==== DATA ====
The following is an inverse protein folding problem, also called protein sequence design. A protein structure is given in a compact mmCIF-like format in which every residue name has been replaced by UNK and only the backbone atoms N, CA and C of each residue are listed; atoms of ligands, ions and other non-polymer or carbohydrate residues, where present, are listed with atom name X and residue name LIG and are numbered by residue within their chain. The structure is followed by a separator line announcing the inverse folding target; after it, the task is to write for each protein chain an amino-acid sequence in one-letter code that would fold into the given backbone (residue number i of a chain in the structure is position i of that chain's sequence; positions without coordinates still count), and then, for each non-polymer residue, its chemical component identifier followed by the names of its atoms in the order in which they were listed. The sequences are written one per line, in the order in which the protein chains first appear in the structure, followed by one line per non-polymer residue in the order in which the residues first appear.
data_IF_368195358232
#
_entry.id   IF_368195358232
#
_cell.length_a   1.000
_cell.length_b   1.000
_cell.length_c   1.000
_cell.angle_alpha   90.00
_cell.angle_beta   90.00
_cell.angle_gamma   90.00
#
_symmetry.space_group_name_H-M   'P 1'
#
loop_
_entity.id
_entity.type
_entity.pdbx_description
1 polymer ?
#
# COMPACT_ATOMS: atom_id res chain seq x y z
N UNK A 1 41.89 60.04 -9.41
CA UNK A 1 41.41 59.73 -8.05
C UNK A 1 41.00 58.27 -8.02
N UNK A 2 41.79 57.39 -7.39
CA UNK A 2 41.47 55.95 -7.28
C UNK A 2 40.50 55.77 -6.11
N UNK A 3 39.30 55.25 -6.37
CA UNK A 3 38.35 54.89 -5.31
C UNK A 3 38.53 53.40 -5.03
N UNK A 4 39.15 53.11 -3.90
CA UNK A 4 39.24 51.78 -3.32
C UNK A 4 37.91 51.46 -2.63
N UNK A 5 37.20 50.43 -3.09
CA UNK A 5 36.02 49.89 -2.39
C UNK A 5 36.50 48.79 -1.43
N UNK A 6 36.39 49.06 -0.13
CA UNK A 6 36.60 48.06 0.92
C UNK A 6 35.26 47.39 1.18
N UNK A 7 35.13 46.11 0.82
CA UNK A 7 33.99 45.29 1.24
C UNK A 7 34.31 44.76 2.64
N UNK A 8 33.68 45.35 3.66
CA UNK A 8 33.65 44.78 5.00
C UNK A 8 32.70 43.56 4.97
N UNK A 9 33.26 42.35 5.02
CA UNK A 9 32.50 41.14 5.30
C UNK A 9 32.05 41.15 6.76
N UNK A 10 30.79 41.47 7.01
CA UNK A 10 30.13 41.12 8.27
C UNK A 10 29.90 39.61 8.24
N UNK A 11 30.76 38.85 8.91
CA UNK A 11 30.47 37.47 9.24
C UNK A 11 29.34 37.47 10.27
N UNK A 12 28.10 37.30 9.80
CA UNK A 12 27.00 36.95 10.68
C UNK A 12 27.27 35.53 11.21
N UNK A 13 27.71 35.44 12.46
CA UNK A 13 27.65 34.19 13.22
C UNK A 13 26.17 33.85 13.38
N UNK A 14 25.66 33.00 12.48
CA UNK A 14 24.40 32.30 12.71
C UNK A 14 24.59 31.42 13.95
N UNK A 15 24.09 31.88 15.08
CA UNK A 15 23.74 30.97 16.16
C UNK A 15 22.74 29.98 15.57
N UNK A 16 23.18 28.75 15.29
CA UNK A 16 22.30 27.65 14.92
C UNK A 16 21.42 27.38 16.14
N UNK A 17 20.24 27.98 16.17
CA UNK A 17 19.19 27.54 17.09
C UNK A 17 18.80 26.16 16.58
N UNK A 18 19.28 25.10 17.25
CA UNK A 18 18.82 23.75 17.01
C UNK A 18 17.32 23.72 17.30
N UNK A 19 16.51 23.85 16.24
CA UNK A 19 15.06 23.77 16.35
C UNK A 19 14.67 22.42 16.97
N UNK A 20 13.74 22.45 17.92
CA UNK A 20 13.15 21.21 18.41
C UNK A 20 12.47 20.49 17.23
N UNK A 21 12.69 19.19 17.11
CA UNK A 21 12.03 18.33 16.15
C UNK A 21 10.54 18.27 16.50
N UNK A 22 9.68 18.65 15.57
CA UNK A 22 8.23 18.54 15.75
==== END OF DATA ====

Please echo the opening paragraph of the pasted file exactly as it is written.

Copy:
The following is an inverse protein folding problem, also called protein sequence design. A protein structure is given in a compact mmCIF-like format in which every residue name has been replaced by UNK and only the backbone atoms N, CA and C of each residue are listed; atoms of ligands, ions and other non-polymer or carbohydrate residues, where present, are listed with atom name X and residue name LIG and are numbered by residue within their chain. The structure is followed by a separator line announcing the inverse folding target; after it, the task is to write for each protein chain an amino-acid sequence in one-letter code that would fold into the given backbone (residue number i of a chain in the structure is position i of that chain's sequence; positions without coordinates still count), and then, for each non-polymer residue, its chemical component identifier followed by the names of its atoms in the order in which they were listed. The sequences are written one per line, in the order in which the protein chains first appear in the structure, followed by one line per non-polymer residue in the order in which the residues first appear.